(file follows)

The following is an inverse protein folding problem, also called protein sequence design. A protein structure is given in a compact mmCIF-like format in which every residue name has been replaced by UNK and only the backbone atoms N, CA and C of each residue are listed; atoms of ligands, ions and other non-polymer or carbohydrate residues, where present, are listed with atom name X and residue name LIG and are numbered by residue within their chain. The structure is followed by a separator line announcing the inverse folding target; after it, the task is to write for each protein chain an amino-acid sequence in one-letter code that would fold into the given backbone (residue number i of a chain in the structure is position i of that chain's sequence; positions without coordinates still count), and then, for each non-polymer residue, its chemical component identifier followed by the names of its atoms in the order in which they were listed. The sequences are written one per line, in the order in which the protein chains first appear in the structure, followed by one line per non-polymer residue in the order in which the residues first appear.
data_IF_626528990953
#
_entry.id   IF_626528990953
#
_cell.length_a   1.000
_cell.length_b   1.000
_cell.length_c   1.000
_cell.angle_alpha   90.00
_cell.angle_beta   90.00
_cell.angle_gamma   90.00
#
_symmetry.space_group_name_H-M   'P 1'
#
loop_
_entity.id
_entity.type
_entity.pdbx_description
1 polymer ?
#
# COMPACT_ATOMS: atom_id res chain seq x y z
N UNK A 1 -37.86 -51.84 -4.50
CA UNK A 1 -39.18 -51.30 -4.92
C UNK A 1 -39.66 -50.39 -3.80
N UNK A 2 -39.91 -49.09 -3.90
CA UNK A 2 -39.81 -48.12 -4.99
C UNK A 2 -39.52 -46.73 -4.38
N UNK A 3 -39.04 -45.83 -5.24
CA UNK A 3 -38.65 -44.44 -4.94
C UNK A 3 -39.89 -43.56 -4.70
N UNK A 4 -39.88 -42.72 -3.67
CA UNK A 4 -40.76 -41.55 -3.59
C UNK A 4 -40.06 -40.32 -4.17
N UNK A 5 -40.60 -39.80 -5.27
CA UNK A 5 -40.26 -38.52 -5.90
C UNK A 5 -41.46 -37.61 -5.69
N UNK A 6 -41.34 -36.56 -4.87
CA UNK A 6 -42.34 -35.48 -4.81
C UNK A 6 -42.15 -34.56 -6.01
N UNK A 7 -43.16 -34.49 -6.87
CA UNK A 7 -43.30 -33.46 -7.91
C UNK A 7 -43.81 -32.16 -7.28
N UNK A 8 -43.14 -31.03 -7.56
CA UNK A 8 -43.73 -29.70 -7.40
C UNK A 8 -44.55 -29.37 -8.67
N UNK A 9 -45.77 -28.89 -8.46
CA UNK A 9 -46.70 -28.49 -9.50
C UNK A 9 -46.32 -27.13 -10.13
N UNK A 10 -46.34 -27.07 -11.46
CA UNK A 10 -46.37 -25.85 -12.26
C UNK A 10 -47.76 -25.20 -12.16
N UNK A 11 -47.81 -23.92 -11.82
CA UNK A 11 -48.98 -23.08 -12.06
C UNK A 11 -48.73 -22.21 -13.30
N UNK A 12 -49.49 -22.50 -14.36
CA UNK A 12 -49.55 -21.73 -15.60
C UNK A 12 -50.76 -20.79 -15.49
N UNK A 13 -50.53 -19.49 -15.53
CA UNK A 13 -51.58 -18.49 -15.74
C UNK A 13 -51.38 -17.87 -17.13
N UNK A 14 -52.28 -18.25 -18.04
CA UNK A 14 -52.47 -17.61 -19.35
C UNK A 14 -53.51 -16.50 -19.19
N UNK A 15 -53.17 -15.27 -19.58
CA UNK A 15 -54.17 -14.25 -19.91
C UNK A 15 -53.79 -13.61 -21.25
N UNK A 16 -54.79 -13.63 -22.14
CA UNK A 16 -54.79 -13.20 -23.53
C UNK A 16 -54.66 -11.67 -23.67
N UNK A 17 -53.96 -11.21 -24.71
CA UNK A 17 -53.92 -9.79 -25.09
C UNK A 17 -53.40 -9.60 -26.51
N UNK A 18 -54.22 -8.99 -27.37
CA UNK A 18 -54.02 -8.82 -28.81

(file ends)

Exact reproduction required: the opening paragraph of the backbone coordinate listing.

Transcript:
The following is an inverse protein folding problem, also called protein sequence design. A protein structure is given in a compact mmCIF-like format in which every residue name has been replaced by UNK and only the backbone atoms N, CA and C of each residue are listed; atoms of ligands, ions and other non-polymer or carbohydrate residues, where present, are listed with atom name X and residue name LIG and are numbered by residue within their chain. The structure is followed by a separator line announcing the inverse folding target; after it, the task is to write for each protein chain an amino-acid sequence in one-letter code that would fold into the given backbone (residue number i of a chain in the structure is position i of that chain's sequence; positions without coordinates still count), and then, for each non-polymer residue, its chemical component identifier followed by the names of its atoms in the order in which they were listed. The sequences are written one per line, in the order in which the protein chains first appear in the structure, followed by one line per non-polymer residue in the order in which the residues first appear.